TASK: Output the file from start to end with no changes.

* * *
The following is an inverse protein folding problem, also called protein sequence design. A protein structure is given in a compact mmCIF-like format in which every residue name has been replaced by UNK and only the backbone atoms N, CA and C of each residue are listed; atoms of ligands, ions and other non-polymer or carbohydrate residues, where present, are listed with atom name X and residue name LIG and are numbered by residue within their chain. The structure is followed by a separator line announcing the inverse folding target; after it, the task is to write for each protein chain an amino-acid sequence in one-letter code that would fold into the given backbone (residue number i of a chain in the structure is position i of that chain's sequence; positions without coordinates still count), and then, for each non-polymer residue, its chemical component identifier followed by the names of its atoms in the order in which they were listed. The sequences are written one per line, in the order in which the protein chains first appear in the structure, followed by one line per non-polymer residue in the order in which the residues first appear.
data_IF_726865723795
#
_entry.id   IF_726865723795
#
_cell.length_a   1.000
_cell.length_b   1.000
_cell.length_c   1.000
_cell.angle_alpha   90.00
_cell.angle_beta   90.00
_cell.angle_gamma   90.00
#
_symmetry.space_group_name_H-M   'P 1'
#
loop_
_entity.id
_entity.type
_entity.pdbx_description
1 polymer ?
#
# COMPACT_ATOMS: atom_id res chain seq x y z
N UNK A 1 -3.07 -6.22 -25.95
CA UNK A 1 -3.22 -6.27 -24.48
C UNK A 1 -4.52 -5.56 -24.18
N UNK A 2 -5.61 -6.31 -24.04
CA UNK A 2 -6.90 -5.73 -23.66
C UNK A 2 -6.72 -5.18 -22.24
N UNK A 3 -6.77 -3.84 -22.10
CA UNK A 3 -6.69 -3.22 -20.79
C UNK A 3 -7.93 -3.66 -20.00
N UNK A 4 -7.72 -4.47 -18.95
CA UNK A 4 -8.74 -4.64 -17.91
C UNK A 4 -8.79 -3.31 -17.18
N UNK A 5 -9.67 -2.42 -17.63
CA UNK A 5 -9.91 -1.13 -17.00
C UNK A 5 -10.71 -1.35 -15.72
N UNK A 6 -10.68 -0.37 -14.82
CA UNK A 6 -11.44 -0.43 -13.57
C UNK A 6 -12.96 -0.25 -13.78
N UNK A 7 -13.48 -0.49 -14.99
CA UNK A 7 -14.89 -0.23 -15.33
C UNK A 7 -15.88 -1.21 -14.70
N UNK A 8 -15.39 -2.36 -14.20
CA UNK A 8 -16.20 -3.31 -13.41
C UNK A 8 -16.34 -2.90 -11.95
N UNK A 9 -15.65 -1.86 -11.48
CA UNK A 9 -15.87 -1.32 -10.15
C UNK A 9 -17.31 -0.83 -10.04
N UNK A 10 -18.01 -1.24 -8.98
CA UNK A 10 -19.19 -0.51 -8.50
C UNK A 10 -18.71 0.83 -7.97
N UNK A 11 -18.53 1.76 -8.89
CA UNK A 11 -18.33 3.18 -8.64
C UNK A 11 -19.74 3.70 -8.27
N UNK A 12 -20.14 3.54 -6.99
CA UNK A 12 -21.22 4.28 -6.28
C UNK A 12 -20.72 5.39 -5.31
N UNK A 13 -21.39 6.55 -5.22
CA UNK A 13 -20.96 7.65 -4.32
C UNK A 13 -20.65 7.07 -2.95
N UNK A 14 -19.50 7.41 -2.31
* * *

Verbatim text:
The following is an inverse protein folding problem, also called protein sequence design. A protein structure is given in a compact mmCIF-like format in which every residue name has been replaced by UNK and only the backbone atoms N, CA and C of each residue are listed; atoms of ligands, ions and other non-polymer or carbohydrate residues, where present, are listed with atom name X and residue name LIG and are numbered by residue within their chain. The structure is followed by a separator line announcing the inverse folding target; after it, the task is to write for each protein chain an amino-acid sequence in one-letter code that would fold into the given backbone (residue number i of a chain in the structure is position i of that chain's sequence; positions without coordinates still count), and then, for each non-polymer residue, its chemical component identifier followed by the names of its atoms in the order in which they were listed. The sequences are written one per line, in the order in which the protein chains first appear in the structure, followed by one line per non-polymer residue in the order in which the residues first appear.
data_IF_726865723795
#
_entry.id   IF_726865723795
#
_cell.length_a   1.000
_cell.length_b   1.000
_cell.length_c   1.000
_cell.angle_alpha   90.00
_cell.angle_beta   90.00
_cell.angle_gamma   90.00
#
_symmetry.space_group_name_H-M   'P 1'
#
loop_
_entity.id
_entity.type
_entity.pdbx_description
1 polymer ?
#
# COMPACT_ATOMS: atom_id res chain seq x y z
N UNK A 1 -3.07 -6.22 -25.95
CA UNK A 1 -3.22 -6.27 -24.48
C UNK A 1 -4.52 -5.56 -24.18
N UNK A 2 -5.61 -6.31 -24.04
CA UNK A 2 -6.90 -5.73 -23.66
C UNK A 2 -6.72 -5.18 -22.24
N UNK A 3 -6.77 -3.84 -22.10
CA UNK A 3 -6.69 -3.22 -20.79
C UNK A 3 -7.93 -3.66 -20.00
N UNK A 4 -7.72 -4.47 -18.95
CA UNK A 4 -8.74 -4.64 -17.91
C UNK A 4 -8.79 -3.31 -17.18
N UNK A 5 -9.67 -2.42 -17.63
CA UNK A 5 -9.91 -1.13 -17.00
C UNK A 5 -10.71 -1.35 -15.72
N UNK A 6 -10.68 -0.37 -14.82
CA UNK A 6 -11.44 -0.43 -13.57
C UNK A 6 -12.96 -0.25 -13.78
N UNK A 7 -13.48 -0.49 -14.99
CA UNK A 7 -14.89 -0.23 -15.33
C UNK A 7 -15.88 -1.21 -14.70
N UNK A 8 -15.39 -2.36 -14.20
CA UNK A 8 -16.20 -3.31 -13.41
C UNK A 8 -16.34 -2.90 -11.95
N UNK A 9 -15.65 -1.86 -11.48
CA UNK A 9 -15.87 -1.32 -10.15
C UNK A 9 -17.31 -0.83 -10.04
N UNK A 10 -18.01 -1.24 -8.98
CA UNK A 10 -19.19 -0.51 -8.50
C UNK A 10 -18.71 0.83 -7.97
N UNK A 11 -18.53 1.76 -8.89
CA UNK A 11 -18.33 3.18 -8.64
C UNK A 11 -19.74 3.70 -8.27
N UNK A 12 -20.14 3.54 -6.99
CA UNK A 12 -21.22 4.28 -6.28
C UNK A 12 -20.72 5.39 -5.31
N UNK A 13 -21.39 6.55 -5.22
CA UNK A 13 -20.96 7.65 -4.32
C UNK A 13 -20.65 7.07 -2.95
N UNK A 14 -19.50 7.41 -2.31